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tv   The Daily Rundown  MSNBC  February 28, 2013 6:00am-7:00am PST

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it's time to talk about what we learned today.
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we found out politico put it and breaking news. the person that is sort of going back and forth with bob wood ward is a hot head. >> yes. he flies off the handle all the time. >> he's a fire breather. an angry man. >> it's gene. >> i have known gene since the 90s. >> gene, gene. he's darling. >> that said, he screamed for about 30 minutes. the threat thing though. >> okay. >> this is fascinating, mika. the journalist of our time said he was threatened and has been around long enough. i guess we weren't there so it's hard for us to judge. >> you can be there by looking at the e-mail threat. >> gene is not a young staff they're came in. you have known him a long time. a great guy and they know each
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other. >> i would love to hear from bob. he doesn't read as a threat. >> now with this information, i think the ball goes over to bob's side of the court and it's time for him to respond. gene, gene, the dancing machine. he was great on the show. he and chuck barry. way too early. >> time for a non-holiday version. see you tomorrow. thanks for watching. >> 30 seconds i will never get back. as the clock ticks down to the sequester deadline, the chances are slim to none to find a deal with leaders and you only have to look at what's happened in the states. the top two republicans to realize why we are stuck in the stalemate. pope benedict xvi prepares to
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leave the vatican and his departure is over an hour from now. we will have the latest on his emotional farewell and what happens next in picking his successor. then back at home, the day at the supreme court over a challenge to the voting rights act. two big city mayors from states that could be affected by any changes. >> good morning from birmingham, michigan. it's february 28th, 2013 and this is chuck todd. >> i think you are a spartans fan. i saw green. i hope i'm not wrong. the end of an era to the catholic church. unprecedented in modern times. we are counting down to a pope's retirement. the final hours as pontiff. he spent his last day meeting with cardinals and pledging
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unconditional obedience to his successor. the arch bishop of new york was in the room and described the meeting on the today show this morning. >> we catholics call him the holy father. the italians call him il papa. to see him fragile and having what i consider to be a remarkably humble and courageous decision, it was very moving and a tender moment. >> two hours from now he will leave the palace and board a white helicopter and makes the short trip to the papal retreat south of rome. at 8:00 p.m. local time, 2:00 p.m. our time, the pope will resign his office. the doors will be shut and the swiss guards will leave and
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benedict will begin life. what more about how benedict is spending these last few hours as pope? >> i think the most significant thing that happened today so far is a speech he gave before he met with the cardinals this morning. we weren't expecting him to speak at all. something benedict has done in the last couple of weeks. he has been doing things more off the cuff. this was a scripted speech, but as i said an unexpected speech. it had a very pointed message. there is a lot of speculation about how the vatican will deal with two popes. tonight there will be a new pope elected. benedict made it clear that his unconditional reverence goes to the next pope. that was his attempt to turn down the speculation about who will be in charge of the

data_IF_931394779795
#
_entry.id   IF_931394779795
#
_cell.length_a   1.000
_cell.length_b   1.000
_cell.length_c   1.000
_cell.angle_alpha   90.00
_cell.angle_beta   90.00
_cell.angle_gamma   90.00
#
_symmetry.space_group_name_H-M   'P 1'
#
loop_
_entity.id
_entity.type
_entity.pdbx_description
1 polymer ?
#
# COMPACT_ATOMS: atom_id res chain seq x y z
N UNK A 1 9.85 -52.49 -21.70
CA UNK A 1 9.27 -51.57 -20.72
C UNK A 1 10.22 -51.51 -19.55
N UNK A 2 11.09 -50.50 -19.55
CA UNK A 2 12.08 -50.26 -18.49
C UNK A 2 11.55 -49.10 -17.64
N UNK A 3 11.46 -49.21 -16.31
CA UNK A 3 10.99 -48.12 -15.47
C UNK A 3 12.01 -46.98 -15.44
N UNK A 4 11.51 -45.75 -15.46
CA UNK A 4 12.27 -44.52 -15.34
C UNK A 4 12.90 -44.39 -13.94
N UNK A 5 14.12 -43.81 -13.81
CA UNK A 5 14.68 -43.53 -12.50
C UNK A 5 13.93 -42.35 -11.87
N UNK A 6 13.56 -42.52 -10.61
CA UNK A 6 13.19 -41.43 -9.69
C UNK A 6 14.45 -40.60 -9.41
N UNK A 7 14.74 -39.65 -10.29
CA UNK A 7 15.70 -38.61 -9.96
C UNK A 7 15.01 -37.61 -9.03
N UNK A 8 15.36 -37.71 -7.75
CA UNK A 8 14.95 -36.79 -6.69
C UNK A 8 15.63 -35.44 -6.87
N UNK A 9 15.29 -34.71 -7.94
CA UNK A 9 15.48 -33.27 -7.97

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catholic church when he retires. i spoke to a lot of people who know him and many vatican watchers of a long, long time say this is a man who did not want to be pope. he is giving it up because he physically doesn't feel he can do it anymore. when he said he is going into a life of prayer and meditation, he means it. he will not meddle with the new guy. chuck? >> a story we will follow all morning long. something you only see once every 600 years. we will be back with you. let's come back to this side of the ocean. we are coming to the end. tomorrow barring something unexpected, the $85 billion sequester will go into effect today. the senate will stage two votes of sorts with the bills. neither have a chance. one presented by senate democrats. >> reduce the deficit and make
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you smart and closing wasteful taxes and asking multimillionaires to pay a little bit more. >> less than 48 hours before the clock runs out, all we are offered is a gimmicky tax hike designed to fail. i hope they are not expecting a round of applause for this particular act of political bravery. >> the second bill that may pick up a few democratic votes and lose republican votes is the republican alternative. their alternative will keep the spending cuts while allowing the president to submit his own plan by march 15th for allocating the spending cuts. mr. president said neither has much of a chance of going anywhere. >> whether that can be done in the next two days, i haven't seen things done in two days in washington in quite sometime. >> as we know the parties are barely talking. case and point the meeting at the capital which according to